Currently, by and large, the economic system emerging from the crisis is bound to be substantially very similar to the pre-crisis one, improved in some respects, but worsened by large scale cuts in welfare expenditure made necessary by the (debatable) purpose of achieving fiscal balance. The post-crisis system will be more conflictual and insecure, more unequal and less cohesive, less rather than more “green” - basically a more unpleasant world in which to live. It need not be so.
Saturday, June 18, 2011
In Spain at the beginning of March, a minor social network connected via e-mails, Facebook and Twitter, that called itself Democracia Real Ya, gathered mounting consensus and called on its adherents to take to the streets on 15 May. Which they did, punctually and massively, over 60,000 of them, in spite of the extant prohibitions due to the coming administrative elections of 22 May. They became El Movimiento 15M; they called themselves Los Indignados. In Madrid they occupied Plaza del Sol, in Barcelona Plaza de Catalunya, as well as the main squares in most of Spain’s provincial cities. They responded to provocations with peaceful and orderly meetings, discussions and free collective catering. They left on the last week-end, after cleaning up the square after themselves, but planning repeat action.
On 15 June they met again in front of the Catalan parliament in Barcelona. El Pais reported that “the protests were among the most violent since the restoration of democracy”, but a Youtube video provides incontrovertible evidence that the violent demonstrators were agents provocateurs. An identifiable small group of young people who turned nasty, in the end left 'under police escort' (sic); the peaceful demonstrators had chanted at them “Secreta, idiota, te crees que no se nota” [You are from the secret police, you are idiotic if you think we don’t know].
Who are Los Indignados? They are “the excluded” ( Los excluidos) – mostly educated, unemployed youth and those in precarious short-term employment – and their sympathizers. Los mileuristas (as christened by Espido Freires) and los zero-euristas, i.e. those earning 1,000 euro a month, or nothing at all. El Pais celebrated cartoonist El Roto – who is also a very good economist judging from his take on the global crisis - sums it up thus:
- The excluded are rebelling
- Sack them!
- No way, they don’t have jobs
- Cut their subsidies!
- We can’t, they don’t get any
- Demolish their homes!
- Impossible, they haven’t one
- Then, we are lost!
The socialist government led by Zapatero since 2004 initially made good economic and political progress, with a booming economy, high employment, secular distance from the Catholic Church, the protection of civil rights, and income redistribution. But in 2009 the global crisis hit Spain particularly hard, in spite of its earlier record of virtuous fiscal policies (as was Ireland’s). It was its worst setback since EU accession: real estate and the construction boom came to an abrupt end, investment fell by a quarter, consumption and exports were badly hit. In 2009 GDP fell by 3.6%, in 2010 GDP growth was only 0.8%; the Economist predicts 0.6% in 2011 and 1.1% in 2012.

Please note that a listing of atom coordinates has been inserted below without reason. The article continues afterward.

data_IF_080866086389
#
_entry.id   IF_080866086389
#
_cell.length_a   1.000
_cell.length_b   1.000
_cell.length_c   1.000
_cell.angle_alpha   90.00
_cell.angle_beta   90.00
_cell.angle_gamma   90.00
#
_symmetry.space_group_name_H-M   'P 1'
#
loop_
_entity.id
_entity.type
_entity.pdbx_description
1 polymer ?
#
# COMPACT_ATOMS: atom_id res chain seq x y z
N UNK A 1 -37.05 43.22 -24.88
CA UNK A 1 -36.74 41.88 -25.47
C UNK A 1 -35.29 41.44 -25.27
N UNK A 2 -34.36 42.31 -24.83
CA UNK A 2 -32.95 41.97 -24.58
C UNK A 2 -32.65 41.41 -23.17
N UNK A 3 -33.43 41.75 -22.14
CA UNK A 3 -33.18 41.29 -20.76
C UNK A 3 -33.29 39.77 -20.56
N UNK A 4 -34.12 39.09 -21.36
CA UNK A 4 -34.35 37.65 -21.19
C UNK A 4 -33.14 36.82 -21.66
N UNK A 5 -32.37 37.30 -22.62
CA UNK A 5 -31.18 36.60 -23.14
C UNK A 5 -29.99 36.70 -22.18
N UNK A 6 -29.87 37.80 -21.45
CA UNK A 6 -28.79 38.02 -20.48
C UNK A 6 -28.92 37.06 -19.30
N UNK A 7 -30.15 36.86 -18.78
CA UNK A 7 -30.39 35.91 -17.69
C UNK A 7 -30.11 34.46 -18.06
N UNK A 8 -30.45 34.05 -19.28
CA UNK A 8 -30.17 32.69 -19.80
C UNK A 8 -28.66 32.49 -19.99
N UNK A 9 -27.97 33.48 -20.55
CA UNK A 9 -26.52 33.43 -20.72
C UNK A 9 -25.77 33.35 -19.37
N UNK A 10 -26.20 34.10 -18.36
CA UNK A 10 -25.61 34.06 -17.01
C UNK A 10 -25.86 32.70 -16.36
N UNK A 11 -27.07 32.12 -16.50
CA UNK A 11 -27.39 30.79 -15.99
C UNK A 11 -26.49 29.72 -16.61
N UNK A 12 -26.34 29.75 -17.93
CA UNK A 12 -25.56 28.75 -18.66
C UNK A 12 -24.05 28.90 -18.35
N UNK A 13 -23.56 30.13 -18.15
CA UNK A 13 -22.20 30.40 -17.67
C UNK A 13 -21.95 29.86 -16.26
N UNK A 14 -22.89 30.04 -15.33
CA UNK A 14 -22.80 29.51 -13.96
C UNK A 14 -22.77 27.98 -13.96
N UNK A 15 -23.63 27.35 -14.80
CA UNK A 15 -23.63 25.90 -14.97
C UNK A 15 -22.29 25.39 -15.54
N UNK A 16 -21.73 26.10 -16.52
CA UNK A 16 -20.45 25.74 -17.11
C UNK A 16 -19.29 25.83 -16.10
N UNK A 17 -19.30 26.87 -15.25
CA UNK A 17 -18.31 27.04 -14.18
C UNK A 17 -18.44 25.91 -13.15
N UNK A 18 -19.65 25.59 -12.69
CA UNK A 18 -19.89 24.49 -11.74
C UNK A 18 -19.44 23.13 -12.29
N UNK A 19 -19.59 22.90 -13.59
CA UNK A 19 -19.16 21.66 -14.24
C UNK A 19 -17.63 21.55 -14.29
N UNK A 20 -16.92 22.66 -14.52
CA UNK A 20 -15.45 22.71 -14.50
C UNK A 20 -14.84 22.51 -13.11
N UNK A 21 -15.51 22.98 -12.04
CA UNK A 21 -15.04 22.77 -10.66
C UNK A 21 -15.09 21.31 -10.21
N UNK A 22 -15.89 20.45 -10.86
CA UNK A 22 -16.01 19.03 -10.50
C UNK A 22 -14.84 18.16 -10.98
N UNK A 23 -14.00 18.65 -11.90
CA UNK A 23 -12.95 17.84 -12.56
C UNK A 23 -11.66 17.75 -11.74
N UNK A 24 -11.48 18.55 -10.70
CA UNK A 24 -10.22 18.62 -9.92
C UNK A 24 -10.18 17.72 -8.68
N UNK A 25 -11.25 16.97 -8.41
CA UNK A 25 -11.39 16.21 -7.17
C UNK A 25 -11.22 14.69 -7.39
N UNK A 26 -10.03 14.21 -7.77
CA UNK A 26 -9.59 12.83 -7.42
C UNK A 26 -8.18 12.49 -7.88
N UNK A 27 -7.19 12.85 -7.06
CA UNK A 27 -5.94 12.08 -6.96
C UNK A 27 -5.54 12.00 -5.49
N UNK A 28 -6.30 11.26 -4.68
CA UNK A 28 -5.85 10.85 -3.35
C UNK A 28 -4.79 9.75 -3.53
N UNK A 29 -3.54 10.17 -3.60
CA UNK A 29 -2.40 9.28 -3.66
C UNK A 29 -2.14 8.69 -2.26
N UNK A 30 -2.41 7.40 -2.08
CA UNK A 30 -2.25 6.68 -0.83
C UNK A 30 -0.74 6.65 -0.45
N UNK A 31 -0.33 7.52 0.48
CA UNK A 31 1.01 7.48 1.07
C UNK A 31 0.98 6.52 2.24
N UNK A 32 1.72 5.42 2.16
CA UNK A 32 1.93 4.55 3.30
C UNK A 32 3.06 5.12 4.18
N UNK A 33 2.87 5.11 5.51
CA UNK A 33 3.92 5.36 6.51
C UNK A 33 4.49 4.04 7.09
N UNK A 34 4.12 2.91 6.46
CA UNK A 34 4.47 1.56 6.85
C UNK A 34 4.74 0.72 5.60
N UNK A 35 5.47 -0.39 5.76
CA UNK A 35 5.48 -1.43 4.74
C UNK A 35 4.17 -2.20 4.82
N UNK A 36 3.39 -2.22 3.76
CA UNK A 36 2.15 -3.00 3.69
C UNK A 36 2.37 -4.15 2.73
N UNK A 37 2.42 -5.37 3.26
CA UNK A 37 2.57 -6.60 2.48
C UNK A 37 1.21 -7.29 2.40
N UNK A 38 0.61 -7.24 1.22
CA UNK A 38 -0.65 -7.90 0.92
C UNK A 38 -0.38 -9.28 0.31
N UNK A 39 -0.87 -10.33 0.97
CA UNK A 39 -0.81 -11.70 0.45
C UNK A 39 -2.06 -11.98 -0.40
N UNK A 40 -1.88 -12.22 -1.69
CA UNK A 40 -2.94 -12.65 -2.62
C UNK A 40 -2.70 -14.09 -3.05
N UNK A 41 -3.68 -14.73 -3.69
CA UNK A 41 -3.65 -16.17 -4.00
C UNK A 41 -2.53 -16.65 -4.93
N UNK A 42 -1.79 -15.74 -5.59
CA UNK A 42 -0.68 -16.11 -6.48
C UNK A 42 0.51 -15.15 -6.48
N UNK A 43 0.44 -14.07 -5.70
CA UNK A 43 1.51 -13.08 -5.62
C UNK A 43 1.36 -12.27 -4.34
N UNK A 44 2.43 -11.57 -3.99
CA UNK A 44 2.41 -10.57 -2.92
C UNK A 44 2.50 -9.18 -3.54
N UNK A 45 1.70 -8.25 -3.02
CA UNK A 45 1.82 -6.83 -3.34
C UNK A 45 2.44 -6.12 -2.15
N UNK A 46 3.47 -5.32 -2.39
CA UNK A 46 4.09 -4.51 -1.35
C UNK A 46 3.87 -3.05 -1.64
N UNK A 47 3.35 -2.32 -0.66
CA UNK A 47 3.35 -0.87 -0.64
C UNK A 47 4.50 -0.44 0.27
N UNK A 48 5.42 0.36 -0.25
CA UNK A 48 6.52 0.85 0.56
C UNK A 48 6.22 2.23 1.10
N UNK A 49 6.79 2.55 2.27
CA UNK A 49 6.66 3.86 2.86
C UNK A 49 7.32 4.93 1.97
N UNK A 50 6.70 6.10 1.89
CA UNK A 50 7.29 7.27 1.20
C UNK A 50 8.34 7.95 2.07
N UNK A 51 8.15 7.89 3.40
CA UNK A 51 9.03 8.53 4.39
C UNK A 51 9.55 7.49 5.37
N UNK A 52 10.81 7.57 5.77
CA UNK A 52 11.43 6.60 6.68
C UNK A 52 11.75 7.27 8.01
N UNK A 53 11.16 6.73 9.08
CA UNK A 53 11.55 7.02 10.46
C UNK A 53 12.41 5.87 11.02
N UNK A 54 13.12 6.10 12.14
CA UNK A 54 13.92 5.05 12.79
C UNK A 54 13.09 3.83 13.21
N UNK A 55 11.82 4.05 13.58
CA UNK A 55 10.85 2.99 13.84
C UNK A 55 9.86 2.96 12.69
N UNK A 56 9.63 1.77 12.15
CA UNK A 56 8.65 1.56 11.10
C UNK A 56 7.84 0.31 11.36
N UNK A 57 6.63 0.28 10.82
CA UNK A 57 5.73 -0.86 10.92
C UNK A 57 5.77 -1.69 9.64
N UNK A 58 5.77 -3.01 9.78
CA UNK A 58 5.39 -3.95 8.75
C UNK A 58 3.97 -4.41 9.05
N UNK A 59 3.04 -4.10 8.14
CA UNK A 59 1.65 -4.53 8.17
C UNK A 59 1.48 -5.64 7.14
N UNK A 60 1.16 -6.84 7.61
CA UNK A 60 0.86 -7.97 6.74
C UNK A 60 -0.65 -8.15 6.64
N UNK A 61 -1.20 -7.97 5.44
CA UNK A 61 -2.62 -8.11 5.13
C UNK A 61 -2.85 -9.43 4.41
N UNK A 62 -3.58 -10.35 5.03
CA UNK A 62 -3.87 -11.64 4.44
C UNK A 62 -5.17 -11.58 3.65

The crisis had a devastating impact on the labour market. In the last three years Spain, with a population of 46 million, has lost more than 2 million jobs - 623,000 in 2008, 1.21 million in 2009, and 238,000 in 2010. By the end of 2010 Spain had 20.3% unemployed, or 4.69 million – more than twice the European Union average of 9.6%. In the first quarter of 2011 Spain had 21% unemployment, and youth unemployment reached 45% (860,000 people among 16-29 year-olds; 15% of youth in the 16-24 age bracket are the "ni-ni generation”, short for ' ni estudian, ni trabajan' —neither study, nor work). Those employed hold precarious, short-term jobs. They are educated, they are “the lost generation”. In their view, power is in the hands of “markets” and the bankers (as exemplified by Santander President Emilio Botin), in whose hands, they believe, politicians are simply puppets.
Zapatero’s expenditure cuts (recortes), aimed at reducing the government deficit from 11.1% in 2009 to 5.5% by the end of next year, have destroyed the confidence of the Indignados. Furthermore, in 2010 pensions were frozen and retirement age raised from 65 to 67, civil servants salaries were cut, the cheque bebé of €2500 and a planned €426 increase in unemployment benefits were shelved. A labour legislation reform that made layoffs easier to carry out generated Zapatero’s first general strike last September. The long-term viability of the banking system, and especially the savings banks (the cajas) is in doubt. The rich become richer, while there is no money for education and health. The Partido Popular would be no better. On the eve of the elections Zapatero declared that Spain would “very probably” have needed a bail-out by the European Union last year without the government’s imposition of a harsh austerity plan, but the Indignados did not accept that this was the case.